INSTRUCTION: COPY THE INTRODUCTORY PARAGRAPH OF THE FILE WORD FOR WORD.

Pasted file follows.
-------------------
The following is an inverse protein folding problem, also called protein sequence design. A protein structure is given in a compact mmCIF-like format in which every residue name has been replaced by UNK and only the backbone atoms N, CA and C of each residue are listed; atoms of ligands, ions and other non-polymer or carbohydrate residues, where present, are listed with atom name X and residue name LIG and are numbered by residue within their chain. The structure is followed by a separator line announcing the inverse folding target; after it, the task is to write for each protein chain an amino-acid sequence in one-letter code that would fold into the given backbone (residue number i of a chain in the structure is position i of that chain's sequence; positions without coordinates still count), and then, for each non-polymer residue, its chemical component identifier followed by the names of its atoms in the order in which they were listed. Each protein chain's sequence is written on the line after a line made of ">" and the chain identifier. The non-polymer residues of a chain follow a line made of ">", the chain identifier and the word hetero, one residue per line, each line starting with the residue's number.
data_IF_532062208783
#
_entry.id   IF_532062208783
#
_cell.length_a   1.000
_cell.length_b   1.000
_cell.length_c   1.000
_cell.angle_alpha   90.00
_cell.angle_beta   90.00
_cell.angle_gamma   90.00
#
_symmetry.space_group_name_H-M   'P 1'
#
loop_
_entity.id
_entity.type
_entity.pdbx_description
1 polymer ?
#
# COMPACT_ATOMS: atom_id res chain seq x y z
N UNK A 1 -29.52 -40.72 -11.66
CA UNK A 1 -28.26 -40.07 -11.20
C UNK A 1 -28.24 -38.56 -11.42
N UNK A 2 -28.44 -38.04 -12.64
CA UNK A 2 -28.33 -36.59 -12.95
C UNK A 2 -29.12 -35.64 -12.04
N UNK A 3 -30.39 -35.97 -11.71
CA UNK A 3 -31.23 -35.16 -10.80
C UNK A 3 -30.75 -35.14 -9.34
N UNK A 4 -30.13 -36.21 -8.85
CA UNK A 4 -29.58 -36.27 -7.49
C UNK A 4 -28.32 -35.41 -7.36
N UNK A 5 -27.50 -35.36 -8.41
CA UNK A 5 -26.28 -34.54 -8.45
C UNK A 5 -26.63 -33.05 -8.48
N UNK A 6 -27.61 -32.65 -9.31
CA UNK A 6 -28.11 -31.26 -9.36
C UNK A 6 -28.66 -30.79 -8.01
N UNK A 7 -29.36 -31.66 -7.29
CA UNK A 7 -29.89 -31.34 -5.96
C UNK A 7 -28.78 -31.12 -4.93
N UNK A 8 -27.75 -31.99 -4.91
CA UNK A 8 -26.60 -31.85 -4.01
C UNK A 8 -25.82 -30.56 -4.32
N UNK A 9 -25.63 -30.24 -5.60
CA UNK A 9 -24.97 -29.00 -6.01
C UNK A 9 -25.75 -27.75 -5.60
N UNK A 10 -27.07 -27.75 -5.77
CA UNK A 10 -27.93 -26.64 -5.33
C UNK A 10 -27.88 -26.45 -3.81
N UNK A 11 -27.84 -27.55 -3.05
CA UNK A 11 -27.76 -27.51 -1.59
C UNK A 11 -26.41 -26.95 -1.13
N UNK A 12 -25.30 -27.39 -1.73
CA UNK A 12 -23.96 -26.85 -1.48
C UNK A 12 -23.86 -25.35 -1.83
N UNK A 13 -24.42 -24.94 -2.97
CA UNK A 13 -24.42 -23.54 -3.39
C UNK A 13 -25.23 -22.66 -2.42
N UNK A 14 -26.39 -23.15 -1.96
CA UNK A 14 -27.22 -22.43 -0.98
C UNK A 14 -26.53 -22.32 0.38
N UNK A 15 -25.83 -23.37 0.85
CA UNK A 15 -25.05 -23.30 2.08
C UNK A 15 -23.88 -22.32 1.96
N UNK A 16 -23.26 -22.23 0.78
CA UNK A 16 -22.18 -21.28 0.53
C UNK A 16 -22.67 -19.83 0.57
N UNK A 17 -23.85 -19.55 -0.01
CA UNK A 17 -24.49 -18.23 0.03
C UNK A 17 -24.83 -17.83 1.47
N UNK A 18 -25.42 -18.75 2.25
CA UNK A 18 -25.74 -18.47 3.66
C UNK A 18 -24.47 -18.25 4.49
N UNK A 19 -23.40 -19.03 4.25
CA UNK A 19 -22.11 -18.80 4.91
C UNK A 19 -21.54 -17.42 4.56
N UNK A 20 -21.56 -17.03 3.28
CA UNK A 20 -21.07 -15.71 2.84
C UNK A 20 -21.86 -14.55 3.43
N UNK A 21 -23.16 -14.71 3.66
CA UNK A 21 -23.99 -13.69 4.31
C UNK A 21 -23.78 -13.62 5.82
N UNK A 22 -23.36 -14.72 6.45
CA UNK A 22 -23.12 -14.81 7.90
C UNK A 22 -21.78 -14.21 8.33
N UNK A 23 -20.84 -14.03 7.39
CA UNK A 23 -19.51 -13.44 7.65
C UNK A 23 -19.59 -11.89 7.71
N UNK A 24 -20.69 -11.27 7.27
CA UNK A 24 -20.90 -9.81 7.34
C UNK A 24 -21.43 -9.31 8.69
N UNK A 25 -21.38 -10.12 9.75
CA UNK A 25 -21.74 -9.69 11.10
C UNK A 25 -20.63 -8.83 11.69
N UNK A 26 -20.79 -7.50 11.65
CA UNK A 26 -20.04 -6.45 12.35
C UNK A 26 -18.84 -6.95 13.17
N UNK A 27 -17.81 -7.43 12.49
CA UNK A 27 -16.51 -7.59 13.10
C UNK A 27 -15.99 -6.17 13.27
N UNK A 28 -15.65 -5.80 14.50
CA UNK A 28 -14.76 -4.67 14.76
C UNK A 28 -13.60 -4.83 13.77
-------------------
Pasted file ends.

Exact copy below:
The following is an inverse protein folding problem, also called protein sequence design. A protein structure is given in a compact mmCIF-like format in which every residue name has been replaced by UNK and only the backbone atoms N, CA and C of each residue are listed; atoms of ligands, ions and other non-polymer or carbohydrate residues, where present, are listed with atom name X and residue name LIG and are numbered by residue within their chain. The structure is followed by a separator line announcing the inverse folding target; after it, the task is to write for each protein chain an amino-acid sequence in one-letter code that would fold into the given backbone (residue number i of a chain in the structure is position i of that chain's sequence; positions without coordinates still count), and then, for each non-polymer residue, its chemical component identifier followed by the names of its atoms in the order in which they were listed. Each protein chain's sequence is written on the line after a line made of ">" and the chain identifier. The non-polymer residues of a chain follow a line made of ">", the chain identifier and the word hetero, one residue per line, each line starting with the residue's number.